Author Gregory Berns has a string of letters after his name, serves as an associate professor of psychiatry and behavioral sciences at Emory University, and has been covered by an impressive array of magazines and television networks. In spite of this, he manages to deliver a riveting and highly readable account of his exploration to discover the answer to a single question: what do humans want?
Berns tells us flat out in his preface that “the essence of a satisfying experience exists within your brain.” In an effort to identify the source of desires, the author pinpoints a region of the brain called the striatum as a valid candidate. In a brief and easily understandable explanation, he describes the connection between dopamine, a chemical related to pleasurable sensations, and the striatum. “Without dopamine,” he says, “…your sense of purpose…will be thoroughly derailed.”
Citing research that contradicts the validity of Freud’s “pleasure principle,” Berns suggests instead that it is not the attainment of a goal that gives us pleasure, but rather the anticipation of and the journey to the goal. According to Berns, what each of us truly wants is novelty.
“The brain’s need for intellectual novelty manifests as curiosity,” he tells us. It appears that our brains not only crave but actually thrive on novelty. It’s why we continue to buy lottery tickets even though the odds of wining are infinitesimal; it’s why we try new restaurants even though we have no complaints about the food at the corner diner; it’s why we keep watching Lost.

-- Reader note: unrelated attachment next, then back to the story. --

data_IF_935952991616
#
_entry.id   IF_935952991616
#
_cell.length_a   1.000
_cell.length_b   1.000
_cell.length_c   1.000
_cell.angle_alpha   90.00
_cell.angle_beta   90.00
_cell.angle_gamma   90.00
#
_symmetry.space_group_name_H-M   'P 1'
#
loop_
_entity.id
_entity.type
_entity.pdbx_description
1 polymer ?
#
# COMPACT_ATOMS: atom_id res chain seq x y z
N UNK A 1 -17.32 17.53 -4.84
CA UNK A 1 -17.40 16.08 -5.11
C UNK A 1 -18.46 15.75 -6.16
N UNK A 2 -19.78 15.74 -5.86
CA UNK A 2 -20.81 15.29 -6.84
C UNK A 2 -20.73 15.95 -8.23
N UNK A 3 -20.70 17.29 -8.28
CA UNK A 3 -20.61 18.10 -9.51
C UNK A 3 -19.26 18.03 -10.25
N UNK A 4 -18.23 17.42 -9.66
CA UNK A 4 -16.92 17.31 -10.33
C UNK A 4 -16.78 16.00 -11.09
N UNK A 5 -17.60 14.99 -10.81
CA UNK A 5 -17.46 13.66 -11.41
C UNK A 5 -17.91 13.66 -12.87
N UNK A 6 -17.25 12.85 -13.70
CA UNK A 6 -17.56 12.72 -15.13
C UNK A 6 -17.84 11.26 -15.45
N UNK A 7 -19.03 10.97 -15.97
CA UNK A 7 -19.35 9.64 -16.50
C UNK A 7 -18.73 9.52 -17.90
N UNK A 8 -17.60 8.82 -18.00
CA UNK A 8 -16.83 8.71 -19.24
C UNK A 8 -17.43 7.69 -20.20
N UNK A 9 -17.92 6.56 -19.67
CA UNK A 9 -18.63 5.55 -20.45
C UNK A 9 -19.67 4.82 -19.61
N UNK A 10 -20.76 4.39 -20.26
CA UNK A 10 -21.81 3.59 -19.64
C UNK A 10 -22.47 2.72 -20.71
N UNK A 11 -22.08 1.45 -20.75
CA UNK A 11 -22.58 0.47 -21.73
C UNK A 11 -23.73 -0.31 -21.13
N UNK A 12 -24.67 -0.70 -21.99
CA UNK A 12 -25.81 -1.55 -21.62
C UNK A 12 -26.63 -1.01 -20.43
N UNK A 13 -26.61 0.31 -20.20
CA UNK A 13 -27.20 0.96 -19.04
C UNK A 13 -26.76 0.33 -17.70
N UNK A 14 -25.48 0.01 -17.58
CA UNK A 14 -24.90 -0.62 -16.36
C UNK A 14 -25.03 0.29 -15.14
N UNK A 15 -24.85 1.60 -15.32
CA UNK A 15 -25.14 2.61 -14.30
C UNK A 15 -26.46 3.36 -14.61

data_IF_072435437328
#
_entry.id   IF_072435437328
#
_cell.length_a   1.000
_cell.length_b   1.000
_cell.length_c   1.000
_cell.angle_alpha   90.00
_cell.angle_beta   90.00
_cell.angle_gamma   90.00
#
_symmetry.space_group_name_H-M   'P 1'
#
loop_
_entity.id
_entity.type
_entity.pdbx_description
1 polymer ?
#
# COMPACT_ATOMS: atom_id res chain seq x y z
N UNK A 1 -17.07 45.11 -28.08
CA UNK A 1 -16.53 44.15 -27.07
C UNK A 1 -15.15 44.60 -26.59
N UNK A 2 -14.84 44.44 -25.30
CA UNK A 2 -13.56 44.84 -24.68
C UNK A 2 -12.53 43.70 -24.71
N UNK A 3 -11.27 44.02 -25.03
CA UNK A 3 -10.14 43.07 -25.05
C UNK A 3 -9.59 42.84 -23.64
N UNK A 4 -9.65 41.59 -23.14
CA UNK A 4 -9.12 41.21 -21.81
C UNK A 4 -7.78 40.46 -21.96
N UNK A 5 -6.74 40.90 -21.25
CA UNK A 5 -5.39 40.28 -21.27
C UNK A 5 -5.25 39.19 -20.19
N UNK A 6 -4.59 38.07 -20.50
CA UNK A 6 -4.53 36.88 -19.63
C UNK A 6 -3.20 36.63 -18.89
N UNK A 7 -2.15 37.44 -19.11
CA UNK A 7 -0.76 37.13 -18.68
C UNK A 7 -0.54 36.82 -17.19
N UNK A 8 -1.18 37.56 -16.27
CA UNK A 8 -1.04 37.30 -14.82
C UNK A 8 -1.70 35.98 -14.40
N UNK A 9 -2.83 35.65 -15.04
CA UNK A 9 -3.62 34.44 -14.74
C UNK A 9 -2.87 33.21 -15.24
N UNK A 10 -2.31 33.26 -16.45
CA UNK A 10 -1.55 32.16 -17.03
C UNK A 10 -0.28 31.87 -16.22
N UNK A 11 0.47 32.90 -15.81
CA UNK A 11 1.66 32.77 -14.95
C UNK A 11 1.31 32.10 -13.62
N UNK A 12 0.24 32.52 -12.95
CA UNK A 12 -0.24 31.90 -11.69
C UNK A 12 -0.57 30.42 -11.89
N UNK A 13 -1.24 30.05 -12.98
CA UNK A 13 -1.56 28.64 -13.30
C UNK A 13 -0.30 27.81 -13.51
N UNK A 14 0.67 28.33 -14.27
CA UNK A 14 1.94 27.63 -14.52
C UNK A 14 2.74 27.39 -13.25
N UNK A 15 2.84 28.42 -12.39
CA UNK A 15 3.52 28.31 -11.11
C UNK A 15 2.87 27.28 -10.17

We want to know what happens next. We gamble that each new toy, event, encounter, or episode will be better than what we currently have.
It does seem to be true that “hope springs eternal,” possibly because hope provides a greater thrill than actually achieving the goal. People who win the big money, for instance, are no happier than their cash-strapped neighbors. In fact, Berns concludes that we derive more pleasure from the anticipation of change than we do from the actual differences made.
In pursuing the question of why this is so, Berns relates his experiences in Cuba. Based on the limited freedom and income opportunities there, one might expect the Cuban people to rank low on the life satisfaction scale, yet Berns was surprised to find that the people seemed happy and filled with a vibrant sense of life. From this observation, he leads us through attempts by science to measure happiness. Returning to the striatum, he describes experiments in which test subjects’ brains registered more striatal activity when subjects had to work to receive money than when money was received without effort.
Combining details of various scientific experiments with personal exploration, Satisfaction takes the reader along as Berns subjects himself to an fMRI scan, tries his hand at a national crossword competition, scales a volcano in Iceland, and ultimately confronts his own need for novelty. Much of this book reads like a novel, with quirky, well-defined characters, smoky ambience, and weighty symbolism, and Berns himself appears as the bemused anti-hero. The individual experiments and attendant settings are captivating on their own; the fascinating nature of the topic and its revelations compelling. Overall, Satisfaction provides just that.